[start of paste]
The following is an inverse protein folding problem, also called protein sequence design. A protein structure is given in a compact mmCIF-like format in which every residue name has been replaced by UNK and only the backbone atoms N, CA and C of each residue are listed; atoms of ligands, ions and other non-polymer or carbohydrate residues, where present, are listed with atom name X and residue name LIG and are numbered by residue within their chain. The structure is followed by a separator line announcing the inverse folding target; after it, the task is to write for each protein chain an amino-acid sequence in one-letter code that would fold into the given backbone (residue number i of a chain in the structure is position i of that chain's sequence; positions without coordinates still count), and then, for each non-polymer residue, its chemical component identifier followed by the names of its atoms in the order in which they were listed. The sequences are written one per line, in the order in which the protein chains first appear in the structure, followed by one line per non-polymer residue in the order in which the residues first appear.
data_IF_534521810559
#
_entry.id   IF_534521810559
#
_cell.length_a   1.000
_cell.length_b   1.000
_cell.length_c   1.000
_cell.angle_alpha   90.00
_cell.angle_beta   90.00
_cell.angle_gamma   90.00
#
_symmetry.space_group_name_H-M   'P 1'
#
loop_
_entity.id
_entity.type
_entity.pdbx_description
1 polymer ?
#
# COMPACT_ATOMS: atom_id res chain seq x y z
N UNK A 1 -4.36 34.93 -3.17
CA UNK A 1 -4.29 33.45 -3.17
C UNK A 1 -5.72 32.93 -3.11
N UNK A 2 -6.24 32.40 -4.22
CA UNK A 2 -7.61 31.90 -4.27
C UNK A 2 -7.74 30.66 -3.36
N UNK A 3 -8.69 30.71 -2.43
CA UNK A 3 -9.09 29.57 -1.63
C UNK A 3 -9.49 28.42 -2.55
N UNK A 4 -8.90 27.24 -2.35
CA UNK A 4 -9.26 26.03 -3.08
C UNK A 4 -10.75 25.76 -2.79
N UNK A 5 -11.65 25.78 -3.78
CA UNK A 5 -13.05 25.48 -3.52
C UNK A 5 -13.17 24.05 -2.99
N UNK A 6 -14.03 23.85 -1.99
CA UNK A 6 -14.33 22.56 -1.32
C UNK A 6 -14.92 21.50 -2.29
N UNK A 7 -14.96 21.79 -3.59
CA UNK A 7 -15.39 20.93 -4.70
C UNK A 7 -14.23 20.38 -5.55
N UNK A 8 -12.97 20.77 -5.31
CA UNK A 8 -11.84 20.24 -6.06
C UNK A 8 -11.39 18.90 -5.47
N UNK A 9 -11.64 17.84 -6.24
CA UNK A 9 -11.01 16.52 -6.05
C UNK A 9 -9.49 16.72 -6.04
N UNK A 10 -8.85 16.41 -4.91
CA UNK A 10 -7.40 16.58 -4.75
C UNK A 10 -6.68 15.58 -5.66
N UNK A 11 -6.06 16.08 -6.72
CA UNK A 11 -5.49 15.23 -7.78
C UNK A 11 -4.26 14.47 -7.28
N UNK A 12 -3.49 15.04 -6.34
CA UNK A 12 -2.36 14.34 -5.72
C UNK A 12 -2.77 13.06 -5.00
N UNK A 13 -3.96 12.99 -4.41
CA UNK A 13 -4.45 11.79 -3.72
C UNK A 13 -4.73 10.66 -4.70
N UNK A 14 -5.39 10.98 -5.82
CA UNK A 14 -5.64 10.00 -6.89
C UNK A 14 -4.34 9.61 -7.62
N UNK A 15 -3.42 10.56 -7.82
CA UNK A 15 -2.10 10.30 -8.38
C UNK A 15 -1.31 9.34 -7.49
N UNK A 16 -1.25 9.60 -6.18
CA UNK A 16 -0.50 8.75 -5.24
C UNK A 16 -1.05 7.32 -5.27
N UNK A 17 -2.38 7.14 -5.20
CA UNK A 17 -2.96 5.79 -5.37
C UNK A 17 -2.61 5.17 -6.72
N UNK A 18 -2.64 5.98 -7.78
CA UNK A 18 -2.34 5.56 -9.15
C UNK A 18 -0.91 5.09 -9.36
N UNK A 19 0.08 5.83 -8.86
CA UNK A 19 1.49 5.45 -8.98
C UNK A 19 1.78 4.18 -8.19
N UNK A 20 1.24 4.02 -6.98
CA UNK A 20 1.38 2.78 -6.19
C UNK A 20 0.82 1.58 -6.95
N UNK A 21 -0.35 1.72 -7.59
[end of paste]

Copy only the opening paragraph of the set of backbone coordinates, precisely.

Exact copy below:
The following is an inverse protein folding problem, also called protein sequence design. A protein structure is given in a compact mmCIF-like format in which every residue name has been replaced by UNK and only the backbone atoms N, CA and C of each residue are listed; atoms of ligands, ions and other non-polymer or carbohydrate residues, where present, are listed with atom name X and residue name LIG and are numbered by residue within their chain. The structure is followed by a separator line announcing the inverse folding target; after it, the task is to write for each protein chain an amino-acid sequence in one-letter code that would fold into the given backbone (residue number i of a chain in the structure is position i of that chain's sequence; positions without coordinates still count), and then, for each non-polymer residue, its chemical component identifier followed by the names of its atoms in the order in which they were listed. The sequences are written one per line, in the order in which the protein chains first appear in the structure, followed by one line per non-polymer residue in the order in which the residues first appear.